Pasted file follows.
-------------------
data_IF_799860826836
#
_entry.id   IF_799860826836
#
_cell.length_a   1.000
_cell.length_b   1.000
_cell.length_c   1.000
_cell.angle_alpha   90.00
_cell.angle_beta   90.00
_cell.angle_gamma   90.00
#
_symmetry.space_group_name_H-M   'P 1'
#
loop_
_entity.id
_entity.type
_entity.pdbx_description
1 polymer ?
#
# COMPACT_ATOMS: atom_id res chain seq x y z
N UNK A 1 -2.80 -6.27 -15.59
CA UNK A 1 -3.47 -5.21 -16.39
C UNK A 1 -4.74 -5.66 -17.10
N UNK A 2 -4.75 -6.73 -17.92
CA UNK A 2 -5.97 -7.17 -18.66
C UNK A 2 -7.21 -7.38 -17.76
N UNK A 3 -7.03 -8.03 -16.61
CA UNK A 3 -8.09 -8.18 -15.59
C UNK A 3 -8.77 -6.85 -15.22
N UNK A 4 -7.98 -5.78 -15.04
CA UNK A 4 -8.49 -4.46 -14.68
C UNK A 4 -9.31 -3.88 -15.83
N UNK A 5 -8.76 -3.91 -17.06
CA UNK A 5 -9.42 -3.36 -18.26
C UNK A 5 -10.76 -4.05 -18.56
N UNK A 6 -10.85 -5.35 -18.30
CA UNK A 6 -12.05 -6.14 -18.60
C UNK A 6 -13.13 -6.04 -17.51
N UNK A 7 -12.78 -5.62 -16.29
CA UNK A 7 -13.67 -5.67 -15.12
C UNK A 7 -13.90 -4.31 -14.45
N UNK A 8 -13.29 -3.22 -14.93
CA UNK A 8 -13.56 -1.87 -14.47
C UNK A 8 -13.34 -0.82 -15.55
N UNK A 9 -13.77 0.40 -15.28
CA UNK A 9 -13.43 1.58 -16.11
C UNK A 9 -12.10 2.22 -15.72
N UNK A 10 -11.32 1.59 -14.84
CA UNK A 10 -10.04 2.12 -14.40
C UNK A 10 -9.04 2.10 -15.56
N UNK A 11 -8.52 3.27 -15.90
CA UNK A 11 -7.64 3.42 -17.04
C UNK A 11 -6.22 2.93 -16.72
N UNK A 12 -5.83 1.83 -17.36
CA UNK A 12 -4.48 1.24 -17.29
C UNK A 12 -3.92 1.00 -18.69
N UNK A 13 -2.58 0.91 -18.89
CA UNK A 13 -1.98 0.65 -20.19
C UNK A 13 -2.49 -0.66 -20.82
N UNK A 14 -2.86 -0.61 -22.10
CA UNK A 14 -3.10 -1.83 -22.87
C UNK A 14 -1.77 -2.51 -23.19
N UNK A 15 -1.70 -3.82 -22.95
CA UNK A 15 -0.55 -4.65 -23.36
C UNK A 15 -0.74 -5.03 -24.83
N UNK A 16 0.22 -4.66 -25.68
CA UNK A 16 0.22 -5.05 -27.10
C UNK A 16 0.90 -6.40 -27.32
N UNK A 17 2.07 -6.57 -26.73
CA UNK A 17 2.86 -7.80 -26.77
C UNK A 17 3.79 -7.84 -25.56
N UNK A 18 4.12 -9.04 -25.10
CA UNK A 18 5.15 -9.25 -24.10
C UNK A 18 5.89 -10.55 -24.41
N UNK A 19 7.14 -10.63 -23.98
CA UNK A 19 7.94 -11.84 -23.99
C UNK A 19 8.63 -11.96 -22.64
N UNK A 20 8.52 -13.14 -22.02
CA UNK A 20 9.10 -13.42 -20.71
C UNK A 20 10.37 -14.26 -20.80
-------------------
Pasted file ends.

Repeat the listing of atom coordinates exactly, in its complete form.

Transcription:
data_IF_799860826836
#
_entry.id   IF_799860826836
#
_cell.length_a   1.000
_cell.length_b   1.000
_cell.length_c   1.000
_cell.angle_alpha   90.00
_cell.angle_beta   90.00
_cell.angle_gamma   90.00
#
_symmetry.space_group_name_H-M   'P 1'
#
loop_
_entity.id
_entity.type
_entity.pdbx_description
1 polymer ?
#
# COMPACT_ATOMS: atom_id res chain seq x y z
N UNK A 1 -2.80 -6.27 -15.59
CA UNK A 1 -3.47 -5.21 -16.39
C UNK A 1 -4.74 -5.66 -17.10
N UNK A 2 -4.75 -6.73 -17.92
CA UNK A 2 -5.97 -7.17 -18.66
C UNK A 2 -7.21 -7.38 -17.76
N UNK A 3 -7.03 -8.03 -16.61
CA UNK A 3 -8.09 -8.18 -15.59
C UNK A 3 -8.77 -6.85 -15.22
N UNK A 4 -7.98 -5.78 -15.04
CA UNK A 4 -8.49 -4.46 -14.68
C UNK A 4 -9.31 -3.88 -15.83
N UNK A 5 -8.76 -3.91 -17.06
CA UNK A 5 -9.42 -3.36 -18.26
C UNK A 5 -10.76 -4.05 -18.56
N UNK A 6 -10.85 -5.35 -18.30
CA UNK A 6 -12.05 -6.14 -18.60
C UNK A 6 -13.13 -6.04 -17.51
N UNK A 7 -12.78 -5.62 -16.29
CA UNK A 7 -13.67 -5.67 -15.12
C UNK A 7 -13.90 -4.31 -14.45
N UNK A 8 -13.29 -3.22 -14.93
CA UNK A 8 -13.56 -1.87 -14.47
C UNK A 8 -13.34 -0.82 -15.55
N UNK A 9 -13.77 0.40 -15.28
CA UNK A 9 -13.43 1.58 -16.11
C UNK A 9 -12.10 2.22 -15.72
N UNK A 10 -11.32 1.59 -14.84
CA UNK A 10 -10.04 2.12 -14.40
C UNK A 10 -9.04 2.10 -15.56
N UNK A 11 -8.52 3.27 -15.90
CA UNK A 11 -7.64 3.42 -17.04
C UNK A 11 -6.22 2.93 -16.72
N UNK A 12 -5.83 1.83 -17.36
CA UNK A 12 -4.48 1.24 -17.29
C UNK A 12 -3.92 1.00 -18.69
N UNK A 13 -2.58 0.91 -18.89
CA UNK A 13 -1.98 0.65 -20.19
C UNK A 13 -2.49 -0.66 -20.82
N UNK A 14 -2.86 -0.61 -22.10
CA UNK A 14 -3.10 -1.83 -22.87
C UNK A 14 -1.77 -2.51 -23.19
N UNK A 15 -1.70 -3.82 -22.95
CA UNK A 15 -0.55 -4.65 -23.36
C UNK A 15 -0.74 -5.03 -24.83
N UNK A 16 0.22 -4.66 -25.68
CA UNK A 16 0.22 -5.05 -27.10
C UNK A 16 0.90 -6.40 -27.32
N UNK A 17 2.07 -6.57 -26.73
CA UNK A 17 2.86 -7.80 -26.77
C UNK A 17 3.79 -7.84 -25.56
N UNK A 18 4.12 -9.04 -25.10
CA UNK A 18 5.15 -9.25 -24.10
C UNK A 18 5.89 -10.55 -24.41
N UNK A 19 7.14 -10.63 -23.98
CA UNK A 19 7.94 -11.84 -23.99
C UNK A 19 8.63 -11.96 -22.64
N UNK A 20 8.52 -13.14 -22.02
CA UNK A 20 9.10 -13.42 -20.71
C UNK A 20 10.37 -14.26 -20.80